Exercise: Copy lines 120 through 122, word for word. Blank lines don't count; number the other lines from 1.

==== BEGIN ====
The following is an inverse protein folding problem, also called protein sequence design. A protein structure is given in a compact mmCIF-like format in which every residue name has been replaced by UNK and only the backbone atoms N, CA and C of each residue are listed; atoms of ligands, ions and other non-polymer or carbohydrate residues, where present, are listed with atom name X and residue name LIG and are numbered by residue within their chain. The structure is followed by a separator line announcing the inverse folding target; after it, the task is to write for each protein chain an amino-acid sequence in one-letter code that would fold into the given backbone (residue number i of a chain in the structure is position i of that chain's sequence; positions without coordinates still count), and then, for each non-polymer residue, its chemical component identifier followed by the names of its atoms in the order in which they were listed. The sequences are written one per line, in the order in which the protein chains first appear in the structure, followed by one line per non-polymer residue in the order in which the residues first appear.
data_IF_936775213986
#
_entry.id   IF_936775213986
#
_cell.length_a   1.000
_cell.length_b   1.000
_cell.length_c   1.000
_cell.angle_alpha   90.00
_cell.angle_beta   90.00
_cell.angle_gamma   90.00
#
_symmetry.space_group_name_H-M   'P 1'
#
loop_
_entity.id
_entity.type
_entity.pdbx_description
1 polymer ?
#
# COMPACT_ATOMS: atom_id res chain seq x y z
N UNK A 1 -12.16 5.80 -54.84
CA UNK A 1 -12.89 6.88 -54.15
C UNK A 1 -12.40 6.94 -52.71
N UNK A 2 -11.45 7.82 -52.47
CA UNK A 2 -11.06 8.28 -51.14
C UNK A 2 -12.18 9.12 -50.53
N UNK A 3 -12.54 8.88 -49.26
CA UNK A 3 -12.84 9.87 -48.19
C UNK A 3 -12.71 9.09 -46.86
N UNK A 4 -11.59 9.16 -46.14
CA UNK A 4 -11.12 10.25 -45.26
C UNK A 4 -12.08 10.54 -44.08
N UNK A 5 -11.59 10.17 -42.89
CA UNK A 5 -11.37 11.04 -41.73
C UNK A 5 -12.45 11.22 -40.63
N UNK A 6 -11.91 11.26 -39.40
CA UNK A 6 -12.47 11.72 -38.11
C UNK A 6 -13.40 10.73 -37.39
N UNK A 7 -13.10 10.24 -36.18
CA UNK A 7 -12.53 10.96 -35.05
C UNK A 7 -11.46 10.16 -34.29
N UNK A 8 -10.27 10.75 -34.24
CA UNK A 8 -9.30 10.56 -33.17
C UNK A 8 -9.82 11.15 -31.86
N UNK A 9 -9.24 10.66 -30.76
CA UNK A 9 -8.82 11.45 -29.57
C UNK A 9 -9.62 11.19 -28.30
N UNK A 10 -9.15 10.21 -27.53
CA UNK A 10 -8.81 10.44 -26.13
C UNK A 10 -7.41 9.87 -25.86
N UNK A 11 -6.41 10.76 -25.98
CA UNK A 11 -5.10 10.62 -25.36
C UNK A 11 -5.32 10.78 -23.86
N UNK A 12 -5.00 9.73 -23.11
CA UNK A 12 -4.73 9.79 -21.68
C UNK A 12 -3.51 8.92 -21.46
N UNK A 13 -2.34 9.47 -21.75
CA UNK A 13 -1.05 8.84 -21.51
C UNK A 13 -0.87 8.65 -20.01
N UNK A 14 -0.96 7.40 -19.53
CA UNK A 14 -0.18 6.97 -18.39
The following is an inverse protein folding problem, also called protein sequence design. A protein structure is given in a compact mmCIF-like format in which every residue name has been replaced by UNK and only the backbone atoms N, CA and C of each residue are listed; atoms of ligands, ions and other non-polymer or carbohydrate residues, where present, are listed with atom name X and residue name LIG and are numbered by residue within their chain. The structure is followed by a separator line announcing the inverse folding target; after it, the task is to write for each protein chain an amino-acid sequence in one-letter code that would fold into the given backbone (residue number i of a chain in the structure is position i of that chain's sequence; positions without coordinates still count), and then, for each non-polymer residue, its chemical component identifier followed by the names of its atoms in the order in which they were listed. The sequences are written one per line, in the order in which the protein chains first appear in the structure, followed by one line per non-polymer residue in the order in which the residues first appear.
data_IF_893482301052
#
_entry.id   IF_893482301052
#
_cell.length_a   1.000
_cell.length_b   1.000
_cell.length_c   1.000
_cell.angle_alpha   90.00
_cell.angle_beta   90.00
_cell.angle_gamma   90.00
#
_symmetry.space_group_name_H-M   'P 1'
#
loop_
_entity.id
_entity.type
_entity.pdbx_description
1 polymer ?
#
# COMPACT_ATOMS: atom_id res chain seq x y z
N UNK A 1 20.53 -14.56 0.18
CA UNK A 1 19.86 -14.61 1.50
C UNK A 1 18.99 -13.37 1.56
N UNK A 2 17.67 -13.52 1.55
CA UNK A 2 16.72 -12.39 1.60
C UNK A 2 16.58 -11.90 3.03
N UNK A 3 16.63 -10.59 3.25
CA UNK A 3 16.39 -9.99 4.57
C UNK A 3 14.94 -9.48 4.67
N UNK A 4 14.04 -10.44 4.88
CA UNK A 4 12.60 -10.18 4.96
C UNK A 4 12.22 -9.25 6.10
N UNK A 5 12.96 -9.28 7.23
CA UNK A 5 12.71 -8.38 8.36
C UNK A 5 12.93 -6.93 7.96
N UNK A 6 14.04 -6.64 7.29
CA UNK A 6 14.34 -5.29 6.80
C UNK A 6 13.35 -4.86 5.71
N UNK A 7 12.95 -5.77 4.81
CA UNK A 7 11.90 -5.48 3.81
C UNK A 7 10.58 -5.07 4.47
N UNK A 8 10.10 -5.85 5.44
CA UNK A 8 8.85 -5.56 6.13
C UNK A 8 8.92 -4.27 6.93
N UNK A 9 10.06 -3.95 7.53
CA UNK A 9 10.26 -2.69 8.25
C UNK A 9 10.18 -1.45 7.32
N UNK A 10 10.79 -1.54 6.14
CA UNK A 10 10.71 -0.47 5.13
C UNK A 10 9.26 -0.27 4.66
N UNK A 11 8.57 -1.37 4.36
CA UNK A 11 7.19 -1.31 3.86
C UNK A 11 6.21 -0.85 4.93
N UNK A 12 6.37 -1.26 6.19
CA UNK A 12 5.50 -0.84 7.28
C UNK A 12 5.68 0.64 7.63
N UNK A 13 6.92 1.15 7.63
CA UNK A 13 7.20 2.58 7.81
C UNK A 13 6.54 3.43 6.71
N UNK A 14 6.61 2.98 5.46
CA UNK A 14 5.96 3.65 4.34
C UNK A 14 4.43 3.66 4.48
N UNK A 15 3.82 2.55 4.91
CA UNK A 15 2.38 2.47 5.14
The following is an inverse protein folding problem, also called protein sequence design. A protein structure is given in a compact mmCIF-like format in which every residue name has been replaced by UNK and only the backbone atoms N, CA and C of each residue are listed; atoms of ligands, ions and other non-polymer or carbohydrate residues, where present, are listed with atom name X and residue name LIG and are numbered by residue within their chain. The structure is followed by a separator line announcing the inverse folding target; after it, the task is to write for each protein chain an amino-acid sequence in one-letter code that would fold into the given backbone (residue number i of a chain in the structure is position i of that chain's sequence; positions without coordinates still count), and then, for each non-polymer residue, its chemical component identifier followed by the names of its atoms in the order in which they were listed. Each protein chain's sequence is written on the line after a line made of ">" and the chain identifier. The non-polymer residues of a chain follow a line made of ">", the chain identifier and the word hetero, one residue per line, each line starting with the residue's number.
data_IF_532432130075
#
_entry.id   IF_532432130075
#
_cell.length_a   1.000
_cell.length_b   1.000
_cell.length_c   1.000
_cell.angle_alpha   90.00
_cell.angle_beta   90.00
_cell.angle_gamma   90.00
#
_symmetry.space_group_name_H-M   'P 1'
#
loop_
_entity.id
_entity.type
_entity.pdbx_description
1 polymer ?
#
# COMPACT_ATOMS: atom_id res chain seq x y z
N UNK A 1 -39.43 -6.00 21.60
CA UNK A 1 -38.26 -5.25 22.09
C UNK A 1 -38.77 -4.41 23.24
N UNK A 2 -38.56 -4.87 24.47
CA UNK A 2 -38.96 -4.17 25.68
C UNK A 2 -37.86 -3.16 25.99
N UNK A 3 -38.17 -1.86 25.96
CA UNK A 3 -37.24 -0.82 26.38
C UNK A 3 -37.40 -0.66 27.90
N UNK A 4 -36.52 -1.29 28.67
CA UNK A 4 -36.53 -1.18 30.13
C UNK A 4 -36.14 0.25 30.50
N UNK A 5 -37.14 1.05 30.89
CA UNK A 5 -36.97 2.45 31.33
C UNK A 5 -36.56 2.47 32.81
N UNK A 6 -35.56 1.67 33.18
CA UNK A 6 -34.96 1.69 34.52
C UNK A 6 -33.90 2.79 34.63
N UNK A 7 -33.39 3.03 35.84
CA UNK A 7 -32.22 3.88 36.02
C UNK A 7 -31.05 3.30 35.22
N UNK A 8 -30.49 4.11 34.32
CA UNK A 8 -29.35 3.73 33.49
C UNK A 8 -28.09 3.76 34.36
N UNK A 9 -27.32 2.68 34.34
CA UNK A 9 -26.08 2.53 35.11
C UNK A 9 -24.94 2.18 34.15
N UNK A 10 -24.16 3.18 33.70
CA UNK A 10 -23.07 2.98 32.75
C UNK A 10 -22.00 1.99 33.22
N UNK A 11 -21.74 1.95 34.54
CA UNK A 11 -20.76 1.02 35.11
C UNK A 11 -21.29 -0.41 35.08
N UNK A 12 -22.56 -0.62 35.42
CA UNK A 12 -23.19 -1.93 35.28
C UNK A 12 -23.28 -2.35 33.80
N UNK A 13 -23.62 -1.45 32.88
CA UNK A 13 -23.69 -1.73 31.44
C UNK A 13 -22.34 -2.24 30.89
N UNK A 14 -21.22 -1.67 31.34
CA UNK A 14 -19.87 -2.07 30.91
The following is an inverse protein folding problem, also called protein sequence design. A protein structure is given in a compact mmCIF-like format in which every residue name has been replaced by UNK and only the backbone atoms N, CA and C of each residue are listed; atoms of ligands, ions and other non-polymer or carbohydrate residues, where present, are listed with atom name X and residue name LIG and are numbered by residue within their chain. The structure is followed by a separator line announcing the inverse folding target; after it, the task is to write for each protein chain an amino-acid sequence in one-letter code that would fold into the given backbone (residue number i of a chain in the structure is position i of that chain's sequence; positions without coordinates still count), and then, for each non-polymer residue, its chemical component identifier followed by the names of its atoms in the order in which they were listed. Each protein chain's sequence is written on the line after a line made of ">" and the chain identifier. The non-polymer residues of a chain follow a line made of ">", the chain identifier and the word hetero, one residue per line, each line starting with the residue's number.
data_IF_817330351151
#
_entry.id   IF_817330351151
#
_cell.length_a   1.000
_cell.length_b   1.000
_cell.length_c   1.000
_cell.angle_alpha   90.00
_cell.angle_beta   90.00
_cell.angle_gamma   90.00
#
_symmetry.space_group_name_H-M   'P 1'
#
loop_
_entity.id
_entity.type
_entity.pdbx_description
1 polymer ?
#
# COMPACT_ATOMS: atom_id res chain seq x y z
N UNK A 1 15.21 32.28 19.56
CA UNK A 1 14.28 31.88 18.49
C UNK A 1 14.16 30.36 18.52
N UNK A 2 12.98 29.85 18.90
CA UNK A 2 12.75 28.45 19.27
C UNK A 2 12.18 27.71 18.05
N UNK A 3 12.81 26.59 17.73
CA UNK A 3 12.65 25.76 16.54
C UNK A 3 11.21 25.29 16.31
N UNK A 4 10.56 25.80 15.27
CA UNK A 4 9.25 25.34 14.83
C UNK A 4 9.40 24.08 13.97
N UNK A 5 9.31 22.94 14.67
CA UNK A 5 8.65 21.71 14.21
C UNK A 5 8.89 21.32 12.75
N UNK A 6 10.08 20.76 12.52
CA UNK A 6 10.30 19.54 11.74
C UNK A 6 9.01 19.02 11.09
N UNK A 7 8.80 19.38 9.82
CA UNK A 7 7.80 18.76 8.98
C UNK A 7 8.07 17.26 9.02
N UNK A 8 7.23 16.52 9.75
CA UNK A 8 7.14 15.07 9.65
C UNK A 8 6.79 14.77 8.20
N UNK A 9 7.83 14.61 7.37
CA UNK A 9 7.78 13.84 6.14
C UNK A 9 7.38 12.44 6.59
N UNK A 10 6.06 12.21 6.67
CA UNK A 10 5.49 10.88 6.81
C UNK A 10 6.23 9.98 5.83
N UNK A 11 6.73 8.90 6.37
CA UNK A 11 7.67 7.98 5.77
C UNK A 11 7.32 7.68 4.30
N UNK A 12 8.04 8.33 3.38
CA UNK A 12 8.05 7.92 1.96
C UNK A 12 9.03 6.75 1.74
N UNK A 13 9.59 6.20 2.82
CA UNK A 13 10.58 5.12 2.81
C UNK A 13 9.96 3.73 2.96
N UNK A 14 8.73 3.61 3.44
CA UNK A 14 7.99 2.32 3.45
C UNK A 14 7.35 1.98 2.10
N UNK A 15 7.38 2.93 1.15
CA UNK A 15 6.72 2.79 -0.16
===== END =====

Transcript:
N UNK A 13 6.92 1.15 7.63
CA UNK A 13 7.20 2.58 7.81
C UNK A 13 6.54 3.43 6.71